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    Quote Originally Posted by November Dave View Post
    You're talking about a 2mm spoke going into a 2.15 or 2.2mm diameter hole. No part of that would ever be considered a "big gap."

    Internal nipples have at best a negligible benefit to aerodynamics - at best you might see it consistently to one side of the error margin. This has been tested and put to rest.
    tested and put to rest? well sounds like there is an overwhelming body of quality evidence to put this to rest then? Care to cite the evidence?

    In the meantime, I'm going with what Hambini says, internal nipples are better for aero.

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    well here's a timely review of an inexpensive chinese wheelset by Hambini.
    Wheelset is the "Winspace Hyper" in 50mm.
    I think the days of expensive Zipps and Enves are over.


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    Since the citation of testing that I've done (which had no agenda other than to learn) didn't make a dent, I'll pass on dredging up the old Zipp, Bontrager and HED stuff about internal/external. Hambini's own testing rankings don't correlate with internal/external, and the wheels in this video have external nipples. That's it for me.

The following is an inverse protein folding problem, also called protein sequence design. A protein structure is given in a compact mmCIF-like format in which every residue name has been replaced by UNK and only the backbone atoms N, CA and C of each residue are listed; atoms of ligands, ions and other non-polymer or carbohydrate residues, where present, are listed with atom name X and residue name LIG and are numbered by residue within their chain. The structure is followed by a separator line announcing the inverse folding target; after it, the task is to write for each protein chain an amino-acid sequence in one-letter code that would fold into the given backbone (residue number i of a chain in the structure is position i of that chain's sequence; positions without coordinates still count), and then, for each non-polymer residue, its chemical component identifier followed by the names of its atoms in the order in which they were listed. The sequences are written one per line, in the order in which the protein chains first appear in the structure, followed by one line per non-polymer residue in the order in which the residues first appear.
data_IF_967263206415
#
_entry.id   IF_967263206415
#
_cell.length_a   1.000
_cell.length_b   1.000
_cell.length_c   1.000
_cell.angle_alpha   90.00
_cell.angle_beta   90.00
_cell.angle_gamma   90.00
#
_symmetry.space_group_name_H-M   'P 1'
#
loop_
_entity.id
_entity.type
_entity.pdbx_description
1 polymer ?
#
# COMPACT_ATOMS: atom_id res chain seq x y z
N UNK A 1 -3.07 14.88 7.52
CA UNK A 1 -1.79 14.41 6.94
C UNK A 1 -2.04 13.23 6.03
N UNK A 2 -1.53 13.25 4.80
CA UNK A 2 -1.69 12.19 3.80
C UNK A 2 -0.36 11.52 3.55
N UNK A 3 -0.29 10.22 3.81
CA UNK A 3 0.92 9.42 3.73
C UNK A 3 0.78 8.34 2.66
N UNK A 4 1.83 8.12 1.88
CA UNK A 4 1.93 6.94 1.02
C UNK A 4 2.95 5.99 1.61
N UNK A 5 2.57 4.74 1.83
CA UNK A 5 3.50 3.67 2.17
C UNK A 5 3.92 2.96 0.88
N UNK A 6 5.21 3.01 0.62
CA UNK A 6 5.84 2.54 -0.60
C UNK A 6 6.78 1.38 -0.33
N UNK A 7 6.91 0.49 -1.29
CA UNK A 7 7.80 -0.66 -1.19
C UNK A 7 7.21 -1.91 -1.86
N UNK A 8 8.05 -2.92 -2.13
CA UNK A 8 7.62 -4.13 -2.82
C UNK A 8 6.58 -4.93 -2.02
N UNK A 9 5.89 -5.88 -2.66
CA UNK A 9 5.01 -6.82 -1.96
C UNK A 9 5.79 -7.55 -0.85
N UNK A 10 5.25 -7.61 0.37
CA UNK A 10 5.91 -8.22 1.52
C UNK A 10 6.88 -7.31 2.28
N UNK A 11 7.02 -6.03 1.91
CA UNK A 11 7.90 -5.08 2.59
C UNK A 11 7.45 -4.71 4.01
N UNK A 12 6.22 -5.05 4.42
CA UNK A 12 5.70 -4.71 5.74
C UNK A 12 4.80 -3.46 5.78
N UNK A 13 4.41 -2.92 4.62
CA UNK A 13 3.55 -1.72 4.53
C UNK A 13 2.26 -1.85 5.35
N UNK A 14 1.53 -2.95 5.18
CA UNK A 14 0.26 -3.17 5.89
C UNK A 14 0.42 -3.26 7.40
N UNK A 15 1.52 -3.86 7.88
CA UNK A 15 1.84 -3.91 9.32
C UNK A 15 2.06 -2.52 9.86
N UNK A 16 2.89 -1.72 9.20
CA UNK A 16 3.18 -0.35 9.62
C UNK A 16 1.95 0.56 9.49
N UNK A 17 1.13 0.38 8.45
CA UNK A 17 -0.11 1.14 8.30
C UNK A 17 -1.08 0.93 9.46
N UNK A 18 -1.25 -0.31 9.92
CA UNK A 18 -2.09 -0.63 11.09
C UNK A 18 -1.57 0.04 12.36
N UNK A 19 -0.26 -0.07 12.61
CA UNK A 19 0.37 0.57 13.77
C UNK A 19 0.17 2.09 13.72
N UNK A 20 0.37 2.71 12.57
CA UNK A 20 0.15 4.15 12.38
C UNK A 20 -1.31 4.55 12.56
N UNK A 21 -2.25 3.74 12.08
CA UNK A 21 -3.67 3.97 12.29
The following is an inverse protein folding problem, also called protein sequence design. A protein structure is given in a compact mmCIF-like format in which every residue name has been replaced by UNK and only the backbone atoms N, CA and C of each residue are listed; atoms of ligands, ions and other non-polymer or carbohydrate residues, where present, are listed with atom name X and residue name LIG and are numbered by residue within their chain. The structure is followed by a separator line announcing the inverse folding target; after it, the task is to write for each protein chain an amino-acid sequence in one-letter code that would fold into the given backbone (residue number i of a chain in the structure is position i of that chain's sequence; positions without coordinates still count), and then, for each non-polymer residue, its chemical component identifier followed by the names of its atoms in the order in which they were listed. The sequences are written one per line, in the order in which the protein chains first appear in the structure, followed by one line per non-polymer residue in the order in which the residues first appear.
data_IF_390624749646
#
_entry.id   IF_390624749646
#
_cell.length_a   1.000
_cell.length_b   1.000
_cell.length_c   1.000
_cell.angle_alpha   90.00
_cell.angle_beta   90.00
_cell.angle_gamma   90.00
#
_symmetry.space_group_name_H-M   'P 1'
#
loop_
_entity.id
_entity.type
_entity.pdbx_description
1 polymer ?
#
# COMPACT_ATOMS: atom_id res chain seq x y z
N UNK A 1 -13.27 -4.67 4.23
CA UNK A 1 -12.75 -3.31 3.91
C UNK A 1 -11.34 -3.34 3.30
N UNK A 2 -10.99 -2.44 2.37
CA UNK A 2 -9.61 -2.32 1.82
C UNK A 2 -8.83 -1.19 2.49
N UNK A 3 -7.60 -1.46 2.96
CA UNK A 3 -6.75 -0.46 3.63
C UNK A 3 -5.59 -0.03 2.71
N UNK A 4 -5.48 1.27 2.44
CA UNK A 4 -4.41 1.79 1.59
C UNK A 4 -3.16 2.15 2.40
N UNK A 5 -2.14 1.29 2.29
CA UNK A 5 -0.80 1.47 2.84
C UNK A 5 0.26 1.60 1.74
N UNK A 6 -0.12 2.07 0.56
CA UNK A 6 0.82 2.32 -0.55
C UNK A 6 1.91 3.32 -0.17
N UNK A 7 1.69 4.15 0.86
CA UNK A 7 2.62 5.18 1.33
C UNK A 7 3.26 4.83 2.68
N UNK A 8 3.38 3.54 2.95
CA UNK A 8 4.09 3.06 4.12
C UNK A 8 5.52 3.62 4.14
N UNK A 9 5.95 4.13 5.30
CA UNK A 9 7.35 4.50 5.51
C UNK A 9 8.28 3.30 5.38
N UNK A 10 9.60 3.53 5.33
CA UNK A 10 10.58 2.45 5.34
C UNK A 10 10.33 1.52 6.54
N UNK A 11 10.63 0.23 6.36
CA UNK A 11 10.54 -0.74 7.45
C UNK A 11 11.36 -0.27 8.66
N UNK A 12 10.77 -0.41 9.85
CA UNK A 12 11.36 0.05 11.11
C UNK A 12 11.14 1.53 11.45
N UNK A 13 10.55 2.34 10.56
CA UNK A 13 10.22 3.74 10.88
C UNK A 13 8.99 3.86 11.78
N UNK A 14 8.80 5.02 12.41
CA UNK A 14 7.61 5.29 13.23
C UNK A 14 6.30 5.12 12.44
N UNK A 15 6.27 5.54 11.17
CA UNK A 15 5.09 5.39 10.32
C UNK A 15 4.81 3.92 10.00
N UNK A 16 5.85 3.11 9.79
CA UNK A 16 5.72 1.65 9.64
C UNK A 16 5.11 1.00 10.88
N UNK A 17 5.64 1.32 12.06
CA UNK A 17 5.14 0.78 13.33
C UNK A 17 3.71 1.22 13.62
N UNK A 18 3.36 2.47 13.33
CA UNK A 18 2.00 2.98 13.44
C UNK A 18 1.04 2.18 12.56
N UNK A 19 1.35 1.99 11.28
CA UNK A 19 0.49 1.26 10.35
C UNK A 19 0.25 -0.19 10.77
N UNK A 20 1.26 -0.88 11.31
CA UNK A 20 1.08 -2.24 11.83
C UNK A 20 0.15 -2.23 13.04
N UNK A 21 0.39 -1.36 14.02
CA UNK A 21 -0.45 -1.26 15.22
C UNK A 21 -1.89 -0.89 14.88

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    Quote Originally Posted by November Dave View Post
    Since the citation of testing that I've done (which had no agenda other than to learn) didn't make a dent, I'll pass on dredging up the old Zipp, Bontrager and HED stuff about internal/external. Hambini's own testing rankings don't correlate with internal/external, and the wheels in this video have external nipples. That's it for me.
    thank you for taking your precious time to reply to me.

    The "science" (using the term loosely) of bicycle wheels aerodynamic doesn't have much (if at all) peer reviewed articles, and many of the data being floated on the net in bicycle forums are either from manufacturers or magazines (with advertisers, ie, potential conflicts of interest). And the people who are qualified (aerodynamicists by training and profession) to talk on this topic without any conflict of interest,.. are even rarer. Hambini is one of these person who has a PhD in this field, he works in this field, and he as no affilicated sponsors. He is as close to being neutral as you can get. If you follow him, you'd know that he has gotten into heated exchange and rebuttals in calling out big brands about their claims, you don't do that if you're not sure of your science. I'm trusting Hambini's methodology at this point for the reasons I've mentioned above.